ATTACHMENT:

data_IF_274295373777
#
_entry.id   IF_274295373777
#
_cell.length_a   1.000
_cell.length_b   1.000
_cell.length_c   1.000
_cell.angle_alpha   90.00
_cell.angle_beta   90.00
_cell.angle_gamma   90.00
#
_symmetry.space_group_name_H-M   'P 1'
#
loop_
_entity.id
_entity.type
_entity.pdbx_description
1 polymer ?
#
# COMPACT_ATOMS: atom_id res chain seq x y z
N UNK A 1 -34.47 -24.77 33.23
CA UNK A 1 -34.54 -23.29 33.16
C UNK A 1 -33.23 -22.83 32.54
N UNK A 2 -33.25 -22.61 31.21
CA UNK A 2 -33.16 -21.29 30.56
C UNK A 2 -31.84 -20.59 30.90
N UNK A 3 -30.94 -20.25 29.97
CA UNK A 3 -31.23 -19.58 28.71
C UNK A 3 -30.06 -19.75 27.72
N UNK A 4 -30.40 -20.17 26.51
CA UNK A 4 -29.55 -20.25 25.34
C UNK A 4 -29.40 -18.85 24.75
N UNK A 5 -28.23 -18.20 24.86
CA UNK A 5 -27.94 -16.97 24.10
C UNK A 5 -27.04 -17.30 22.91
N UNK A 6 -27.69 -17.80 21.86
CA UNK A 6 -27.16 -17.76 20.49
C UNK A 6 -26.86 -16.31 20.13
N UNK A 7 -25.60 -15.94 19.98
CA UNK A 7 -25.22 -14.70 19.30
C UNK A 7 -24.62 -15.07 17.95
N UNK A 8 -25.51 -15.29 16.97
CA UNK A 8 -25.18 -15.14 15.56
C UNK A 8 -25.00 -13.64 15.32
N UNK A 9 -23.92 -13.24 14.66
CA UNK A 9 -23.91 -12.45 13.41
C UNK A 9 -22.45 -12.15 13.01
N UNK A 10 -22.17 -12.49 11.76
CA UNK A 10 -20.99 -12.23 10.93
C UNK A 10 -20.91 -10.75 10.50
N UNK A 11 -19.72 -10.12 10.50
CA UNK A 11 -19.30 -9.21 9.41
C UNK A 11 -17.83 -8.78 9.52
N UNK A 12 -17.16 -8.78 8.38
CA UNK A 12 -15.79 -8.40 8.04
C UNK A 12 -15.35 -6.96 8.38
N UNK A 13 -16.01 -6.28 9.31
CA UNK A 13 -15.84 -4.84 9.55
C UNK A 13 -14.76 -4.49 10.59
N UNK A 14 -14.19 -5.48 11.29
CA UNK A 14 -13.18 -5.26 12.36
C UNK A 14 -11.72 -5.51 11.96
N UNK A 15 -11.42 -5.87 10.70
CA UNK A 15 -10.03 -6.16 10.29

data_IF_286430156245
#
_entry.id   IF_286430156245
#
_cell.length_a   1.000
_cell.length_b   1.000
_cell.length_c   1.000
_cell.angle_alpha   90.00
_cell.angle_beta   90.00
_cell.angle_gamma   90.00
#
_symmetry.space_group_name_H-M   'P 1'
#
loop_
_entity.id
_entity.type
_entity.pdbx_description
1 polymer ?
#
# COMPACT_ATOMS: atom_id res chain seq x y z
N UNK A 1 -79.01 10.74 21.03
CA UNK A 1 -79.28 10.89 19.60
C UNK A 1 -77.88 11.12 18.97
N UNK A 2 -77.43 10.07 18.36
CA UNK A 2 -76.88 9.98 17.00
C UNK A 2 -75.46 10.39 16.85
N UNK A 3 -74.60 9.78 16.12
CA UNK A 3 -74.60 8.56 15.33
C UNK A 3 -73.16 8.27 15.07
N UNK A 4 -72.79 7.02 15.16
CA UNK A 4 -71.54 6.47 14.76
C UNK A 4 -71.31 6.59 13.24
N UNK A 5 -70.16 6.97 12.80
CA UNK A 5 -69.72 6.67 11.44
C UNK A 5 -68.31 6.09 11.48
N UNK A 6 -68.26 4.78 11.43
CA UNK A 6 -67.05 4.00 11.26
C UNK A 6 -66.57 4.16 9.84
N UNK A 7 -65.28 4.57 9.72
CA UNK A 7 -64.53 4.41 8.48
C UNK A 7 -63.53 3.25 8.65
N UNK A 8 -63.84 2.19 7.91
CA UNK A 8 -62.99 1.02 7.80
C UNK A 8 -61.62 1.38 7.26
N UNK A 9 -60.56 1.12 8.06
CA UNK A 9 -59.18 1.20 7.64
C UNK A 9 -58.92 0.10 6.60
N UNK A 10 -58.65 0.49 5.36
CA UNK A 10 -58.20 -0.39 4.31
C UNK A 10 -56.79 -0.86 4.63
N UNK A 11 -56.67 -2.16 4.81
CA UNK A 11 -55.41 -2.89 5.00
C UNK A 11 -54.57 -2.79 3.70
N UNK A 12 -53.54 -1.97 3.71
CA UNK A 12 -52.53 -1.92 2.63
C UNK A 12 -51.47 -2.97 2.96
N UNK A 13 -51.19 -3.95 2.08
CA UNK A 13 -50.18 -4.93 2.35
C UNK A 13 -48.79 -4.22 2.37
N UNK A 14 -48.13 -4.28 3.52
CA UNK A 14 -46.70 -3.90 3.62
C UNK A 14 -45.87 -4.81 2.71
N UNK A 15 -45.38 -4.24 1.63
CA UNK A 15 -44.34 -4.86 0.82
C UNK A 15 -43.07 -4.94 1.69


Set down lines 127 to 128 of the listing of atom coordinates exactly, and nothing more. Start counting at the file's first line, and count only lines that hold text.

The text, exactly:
N UNK A 15 -45.38 -4.24 1.63
CA UNK A 15 -44.34 -4.86 0.82